Tooploox CS and AI news #16 - Tooploox
Tooploox CS and AI news #17

March has brought an interesting insight into real-life applications of the language processing abilities of modern machine learning solutions. 

This edition also offers a glimpse into users’ willingness to support their jobs with AI-powered tools. 

You.com – AI-powered search engine launches GPT-3 based writing assistant

You.com is a new player in the Google-dominated market of search engines. What makes it stand out from the crowd is that it uses artificial intelligence to parse through multiple websites and display the desired result directly in the search results. When combined with apps that integrate with the engine it aims to enable the user to complete the information search process without leaving that particular window. 

To enhance the process of preparing reports from the searched documents and summarizations of gathered knowledge, the search engine has launched an automated writing assistant. The user enters the audience, the topic, and desired length of the text, and YouWrite does the rest – as well as an OpenAI GPT-3 model can. 

The service will initially be offered for free, but the company aims to bill its most frequent users in the future. 

More details about the tool are available on the company’s blog.   

Deepmind deciphers ancient texts using AI

After solving the mystery hidden in the way proteins are folding and tackling the problem of overheating computers in Google’s server farms, Deepmind has found a new area of interest to disrupt – ancient Greece history. 

The new model called Ithaca aims to restore ancient Greek texts that are missing fragments and which pose challenges to properly dating. The system uses the Natural Language Processing approach to identify the most commonly used words and, based on previously analyzed texts, deliver the missing parts. 

According to Deepmind’s blog post, the model has reached 62% accuracy in restoring damaged texts, and 71% accuracy in identifying the original location of the document.

More details about this research can be found in Deepmind’s blog post and a research paper published in Nature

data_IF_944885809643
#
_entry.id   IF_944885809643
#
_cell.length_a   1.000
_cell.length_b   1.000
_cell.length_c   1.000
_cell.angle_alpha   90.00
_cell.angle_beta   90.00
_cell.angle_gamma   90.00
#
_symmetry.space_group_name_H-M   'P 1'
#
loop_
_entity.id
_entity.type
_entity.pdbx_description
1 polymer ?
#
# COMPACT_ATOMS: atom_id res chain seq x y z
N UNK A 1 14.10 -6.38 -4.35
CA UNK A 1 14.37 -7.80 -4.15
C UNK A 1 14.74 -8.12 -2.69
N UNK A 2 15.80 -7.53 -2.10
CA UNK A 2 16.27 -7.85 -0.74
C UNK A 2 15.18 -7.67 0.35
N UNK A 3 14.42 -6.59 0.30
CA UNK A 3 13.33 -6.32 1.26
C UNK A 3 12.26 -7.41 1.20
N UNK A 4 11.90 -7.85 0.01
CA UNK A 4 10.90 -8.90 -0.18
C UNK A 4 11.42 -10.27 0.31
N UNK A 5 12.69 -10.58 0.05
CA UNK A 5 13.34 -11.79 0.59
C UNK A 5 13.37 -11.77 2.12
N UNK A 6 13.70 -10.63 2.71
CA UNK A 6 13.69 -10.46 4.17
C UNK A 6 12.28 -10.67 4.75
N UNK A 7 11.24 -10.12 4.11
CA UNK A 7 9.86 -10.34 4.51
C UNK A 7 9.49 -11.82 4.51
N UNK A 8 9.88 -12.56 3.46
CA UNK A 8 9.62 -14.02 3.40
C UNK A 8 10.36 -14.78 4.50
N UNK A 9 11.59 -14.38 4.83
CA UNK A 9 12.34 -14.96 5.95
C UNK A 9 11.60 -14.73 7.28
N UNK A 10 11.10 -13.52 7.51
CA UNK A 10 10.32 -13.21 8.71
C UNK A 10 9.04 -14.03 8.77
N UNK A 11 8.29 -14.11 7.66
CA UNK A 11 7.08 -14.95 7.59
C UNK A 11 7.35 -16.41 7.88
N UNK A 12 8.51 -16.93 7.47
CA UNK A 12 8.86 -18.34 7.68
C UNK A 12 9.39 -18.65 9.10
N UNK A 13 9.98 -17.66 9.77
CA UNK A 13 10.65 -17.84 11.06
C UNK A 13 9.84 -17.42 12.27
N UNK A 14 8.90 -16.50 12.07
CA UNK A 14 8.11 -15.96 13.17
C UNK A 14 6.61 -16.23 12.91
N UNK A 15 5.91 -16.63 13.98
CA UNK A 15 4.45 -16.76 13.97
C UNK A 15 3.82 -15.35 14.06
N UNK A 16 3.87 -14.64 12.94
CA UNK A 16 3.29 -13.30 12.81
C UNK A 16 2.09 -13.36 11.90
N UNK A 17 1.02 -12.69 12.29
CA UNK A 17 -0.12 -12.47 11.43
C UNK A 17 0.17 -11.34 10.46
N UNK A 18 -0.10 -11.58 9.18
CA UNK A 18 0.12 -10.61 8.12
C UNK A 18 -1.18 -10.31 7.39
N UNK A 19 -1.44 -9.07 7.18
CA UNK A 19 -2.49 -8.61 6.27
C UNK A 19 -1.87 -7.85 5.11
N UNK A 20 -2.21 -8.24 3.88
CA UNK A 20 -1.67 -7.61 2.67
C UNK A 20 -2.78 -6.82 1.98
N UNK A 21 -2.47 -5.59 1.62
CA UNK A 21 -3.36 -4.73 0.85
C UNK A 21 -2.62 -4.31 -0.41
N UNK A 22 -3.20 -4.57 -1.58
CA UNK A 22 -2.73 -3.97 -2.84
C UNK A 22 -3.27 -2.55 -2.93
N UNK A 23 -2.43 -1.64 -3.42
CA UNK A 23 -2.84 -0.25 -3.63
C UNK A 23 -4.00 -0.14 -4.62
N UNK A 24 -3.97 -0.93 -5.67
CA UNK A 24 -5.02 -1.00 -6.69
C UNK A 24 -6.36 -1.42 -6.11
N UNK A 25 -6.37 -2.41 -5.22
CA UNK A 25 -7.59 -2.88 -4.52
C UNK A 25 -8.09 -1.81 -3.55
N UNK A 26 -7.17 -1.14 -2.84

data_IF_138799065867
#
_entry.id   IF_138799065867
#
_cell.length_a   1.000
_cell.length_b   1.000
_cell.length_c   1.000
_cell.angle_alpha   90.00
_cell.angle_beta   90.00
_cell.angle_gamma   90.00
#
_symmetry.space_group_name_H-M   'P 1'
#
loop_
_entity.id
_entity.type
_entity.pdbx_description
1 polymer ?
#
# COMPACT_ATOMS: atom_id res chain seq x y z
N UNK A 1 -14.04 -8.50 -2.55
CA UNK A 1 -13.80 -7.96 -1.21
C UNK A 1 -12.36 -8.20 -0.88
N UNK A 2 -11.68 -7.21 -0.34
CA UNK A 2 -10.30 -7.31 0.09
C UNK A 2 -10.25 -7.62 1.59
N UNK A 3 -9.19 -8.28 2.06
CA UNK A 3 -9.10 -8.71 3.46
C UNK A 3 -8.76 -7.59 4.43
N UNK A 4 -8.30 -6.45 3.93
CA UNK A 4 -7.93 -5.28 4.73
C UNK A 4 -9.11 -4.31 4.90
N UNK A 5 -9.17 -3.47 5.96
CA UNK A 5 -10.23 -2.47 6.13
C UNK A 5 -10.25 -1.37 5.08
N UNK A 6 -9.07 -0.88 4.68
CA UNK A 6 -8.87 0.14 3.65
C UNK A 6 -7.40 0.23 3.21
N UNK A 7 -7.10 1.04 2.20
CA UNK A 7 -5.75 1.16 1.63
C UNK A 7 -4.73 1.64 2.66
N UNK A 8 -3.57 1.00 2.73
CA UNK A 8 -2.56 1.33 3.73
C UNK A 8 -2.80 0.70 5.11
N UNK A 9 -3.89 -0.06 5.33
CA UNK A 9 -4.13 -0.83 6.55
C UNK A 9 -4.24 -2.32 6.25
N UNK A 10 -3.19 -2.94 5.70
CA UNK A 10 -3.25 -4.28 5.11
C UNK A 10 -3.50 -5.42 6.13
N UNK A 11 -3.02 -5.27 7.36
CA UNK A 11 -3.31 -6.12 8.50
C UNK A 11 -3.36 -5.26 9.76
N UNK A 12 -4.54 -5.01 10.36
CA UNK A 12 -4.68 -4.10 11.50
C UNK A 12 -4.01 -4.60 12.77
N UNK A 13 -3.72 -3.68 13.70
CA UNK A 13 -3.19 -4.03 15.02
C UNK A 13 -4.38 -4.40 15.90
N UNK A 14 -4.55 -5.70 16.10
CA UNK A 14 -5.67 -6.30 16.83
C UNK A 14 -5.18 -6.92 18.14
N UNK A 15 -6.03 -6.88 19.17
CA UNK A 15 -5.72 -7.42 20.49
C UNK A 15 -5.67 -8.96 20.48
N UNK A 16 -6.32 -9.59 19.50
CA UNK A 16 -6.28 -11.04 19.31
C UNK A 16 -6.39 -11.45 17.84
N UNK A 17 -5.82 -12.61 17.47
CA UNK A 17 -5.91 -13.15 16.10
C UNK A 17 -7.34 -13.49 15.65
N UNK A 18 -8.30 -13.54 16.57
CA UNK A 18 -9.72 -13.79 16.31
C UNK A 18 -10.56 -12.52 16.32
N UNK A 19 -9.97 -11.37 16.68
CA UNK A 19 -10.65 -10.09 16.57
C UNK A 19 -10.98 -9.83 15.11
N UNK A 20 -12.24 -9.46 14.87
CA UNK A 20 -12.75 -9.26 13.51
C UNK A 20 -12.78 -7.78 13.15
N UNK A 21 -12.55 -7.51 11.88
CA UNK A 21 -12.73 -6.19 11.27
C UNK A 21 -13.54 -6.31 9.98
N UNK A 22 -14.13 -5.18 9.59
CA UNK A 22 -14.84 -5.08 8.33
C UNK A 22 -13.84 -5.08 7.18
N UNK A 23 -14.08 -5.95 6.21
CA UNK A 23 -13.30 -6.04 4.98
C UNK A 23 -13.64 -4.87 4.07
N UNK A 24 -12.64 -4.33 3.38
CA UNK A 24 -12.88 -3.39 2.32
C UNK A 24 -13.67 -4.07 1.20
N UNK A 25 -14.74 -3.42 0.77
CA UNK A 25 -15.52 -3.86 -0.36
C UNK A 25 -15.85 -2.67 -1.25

Gartner: 70% of consumers are willing to use AI to support their job

Gartner has recently delivered a report about the ways US consumers are willing to support their work with the help of AI. According to the report, there is not much fear, but rather curiosity and hope regarding the way machines will impact the way people work. 

The majority (58%) would like AI to reduce the number of mistakes they make, with support in problem-solving (57%), and with simplifying processes, and discovering information (both 56%) also being popular answers.

Yet human workers are still willing to stay in control of the ways their data is being used to train AI-based solutions. 

Interestingly, users are least interested in applying AI in the performance of physical tasks (25% pointing out that AI needs to do nothing on his or her behalf) or in supporting the keeping of the rules related to one’s own work (26%). 

The full report can be found on Gartner’s webpage.

Google introduces auto-generated summaries in Google Docs

The volume of text increases every day, especially if one aims to stay on top in his or her area of expertise. On the other hand, though, not every text is worth reading. Writing summaries can be a great way to help readers manage their time and attention. 

On the other hand, writing a good summary is an art in itself and can be extremely time-consuming, especially for a writer who hadn’t encountered the text before. 

To facilitate this process, Google has delivered a summarization engine embedded in Google Docs. With it, the user can ask an AI to provide a short text that has all the important information squeezed in and delivered straight to the reader. 

The system is currently available only through paid plans of the Google Workspace. More details can be found in the Google blog post about this new feature

OpenAI introduces Dall-e 2 

The organization behind GPT natural language processing models has introduced the next generation of Dall-e neural networks. This particular network aims to understand the relationship between words and images. The network is capable of producing an image from a written description using multiple styles, for example, a cave painting, kid-style crayons, or a Johannes Vermeer-like painting. 

The neural network can also apply realistic edits to existing images, for example inserting a flamingo into an image. Depending on the context depicted, it can become a toy indoors or a real bird in the sky. 
The details about the new network can be found in this paper published by OpenAI and on their website

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